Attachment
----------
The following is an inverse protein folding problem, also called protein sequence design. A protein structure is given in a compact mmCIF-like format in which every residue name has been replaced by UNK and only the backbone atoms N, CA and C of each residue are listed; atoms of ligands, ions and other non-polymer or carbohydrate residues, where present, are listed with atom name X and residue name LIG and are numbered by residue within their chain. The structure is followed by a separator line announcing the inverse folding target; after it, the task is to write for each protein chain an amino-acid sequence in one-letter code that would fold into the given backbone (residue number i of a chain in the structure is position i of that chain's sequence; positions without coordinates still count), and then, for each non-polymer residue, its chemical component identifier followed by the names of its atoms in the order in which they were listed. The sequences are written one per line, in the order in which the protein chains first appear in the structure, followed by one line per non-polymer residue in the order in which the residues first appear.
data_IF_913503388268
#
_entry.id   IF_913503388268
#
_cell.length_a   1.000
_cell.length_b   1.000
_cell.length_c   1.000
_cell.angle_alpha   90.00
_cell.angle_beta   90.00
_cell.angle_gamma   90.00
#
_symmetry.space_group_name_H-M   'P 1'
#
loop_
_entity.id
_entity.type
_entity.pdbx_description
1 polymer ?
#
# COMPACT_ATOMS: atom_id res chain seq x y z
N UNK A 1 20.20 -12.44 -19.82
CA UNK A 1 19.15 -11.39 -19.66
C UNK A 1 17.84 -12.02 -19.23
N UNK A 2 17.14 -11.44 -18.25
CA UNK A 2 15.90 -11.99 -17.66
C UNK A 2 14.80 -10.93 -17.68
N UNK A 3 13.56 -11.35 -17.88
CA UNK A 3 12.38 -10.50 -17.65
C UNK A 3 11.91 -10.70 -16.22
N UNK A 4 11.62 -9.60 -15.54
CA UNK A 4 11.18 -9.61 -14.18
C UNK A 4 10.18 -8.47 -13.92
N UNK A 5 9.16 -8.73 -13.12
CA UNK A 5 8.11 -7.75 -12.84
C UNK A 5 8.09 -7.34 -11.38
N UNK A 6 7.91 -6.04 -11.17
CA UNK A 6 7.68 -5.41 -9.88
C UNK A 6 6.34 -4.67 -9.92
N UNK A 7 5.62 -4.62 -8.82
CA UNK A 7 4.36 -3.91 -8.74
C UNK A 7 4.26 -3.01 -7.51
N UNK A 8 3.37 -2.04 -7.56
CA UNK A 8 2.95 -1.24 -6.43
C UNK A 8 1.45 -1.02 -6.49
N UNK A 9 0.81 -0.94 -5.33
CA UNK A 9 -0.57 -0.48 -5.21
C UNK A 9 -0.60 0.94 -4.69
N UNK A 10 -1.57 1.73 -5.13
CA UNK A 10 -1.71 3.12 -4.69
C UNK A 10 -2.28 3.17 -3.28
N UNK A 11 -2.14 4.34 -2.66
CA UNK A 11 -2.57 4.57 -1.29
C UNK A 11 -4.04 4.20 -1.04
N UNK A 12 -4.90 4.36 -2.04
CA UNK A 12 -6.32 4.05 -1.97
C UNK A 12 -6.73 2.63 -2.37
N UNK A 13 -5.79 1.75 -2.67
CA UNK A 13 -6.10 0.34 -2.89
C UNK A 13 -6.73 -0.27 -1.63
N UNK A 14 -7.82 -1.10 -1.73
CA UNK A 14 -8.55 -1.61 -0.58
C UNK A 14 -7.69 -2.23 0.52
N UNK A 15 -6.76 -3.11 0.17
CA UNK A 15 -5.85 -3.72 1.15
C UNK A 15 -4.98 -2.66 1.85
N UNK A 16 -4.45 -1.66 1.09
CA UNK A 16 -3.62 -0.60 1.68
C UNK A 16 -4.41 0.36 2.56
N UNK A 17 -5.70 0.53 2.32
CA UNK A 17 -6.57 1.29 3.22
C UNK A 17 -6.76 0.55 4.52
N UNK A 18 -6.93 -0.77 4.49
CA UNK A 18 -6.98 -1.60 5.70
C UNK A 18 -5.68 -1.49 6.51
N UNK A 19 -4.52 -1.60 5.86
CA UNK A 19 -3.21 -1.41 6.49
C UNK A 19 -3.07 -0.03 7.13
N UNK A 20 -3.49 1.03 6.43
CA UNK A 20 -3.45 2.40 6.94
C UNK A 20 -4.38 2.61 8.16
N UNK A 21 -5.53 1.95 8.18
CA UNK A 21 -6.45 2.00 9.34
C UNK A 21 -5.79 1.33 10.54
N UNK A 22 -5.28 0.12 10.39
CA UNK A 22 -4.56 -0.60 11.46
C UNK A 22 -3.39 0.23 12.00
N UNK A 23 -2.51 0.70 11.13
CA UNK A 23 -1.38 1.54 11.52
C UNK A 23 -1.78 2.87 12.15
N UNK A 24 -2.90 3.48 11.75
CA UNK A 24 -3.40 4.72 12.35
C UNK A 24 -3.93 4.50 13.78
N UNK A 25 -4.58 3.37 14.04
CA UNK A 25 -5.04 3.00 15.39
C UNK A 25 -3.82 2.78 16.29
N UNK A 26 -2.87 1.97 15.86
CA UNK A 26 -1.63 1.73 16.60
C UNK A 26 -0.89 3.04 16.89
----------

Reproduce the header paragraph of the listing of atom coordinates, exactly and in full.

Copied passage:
The following is an inverse protein folding problem, also called protein sequence design. A protein structure is given in a compact mmCIF-like format in which every residue name has been replaced by UNK and only the backbone atoms N, CA and C of each residue are listed; atoms of ligands, ions and other non-polymer or carbohydrate residues, where present, are listed with atom name X and residue name LIG and are numbered by residue within their chain. The structure is followed by a separator line announcing the inverse folding target; after it, the task is to write for each protein chain an amino-acid sequence in one-letter code that would fold into the given backbone (residue number i of a chain in the structure is position i of that chain's sequence; positions without coordinates still count), and then, for each non-polymer residue, its chemical component identifier followed by the names of its atoms in the order in which they were listed. The sequences are written one per line, in the order in which the protein chains first appear in the structure, followed by one line per non-polymer residue in the order in which the residues first appear.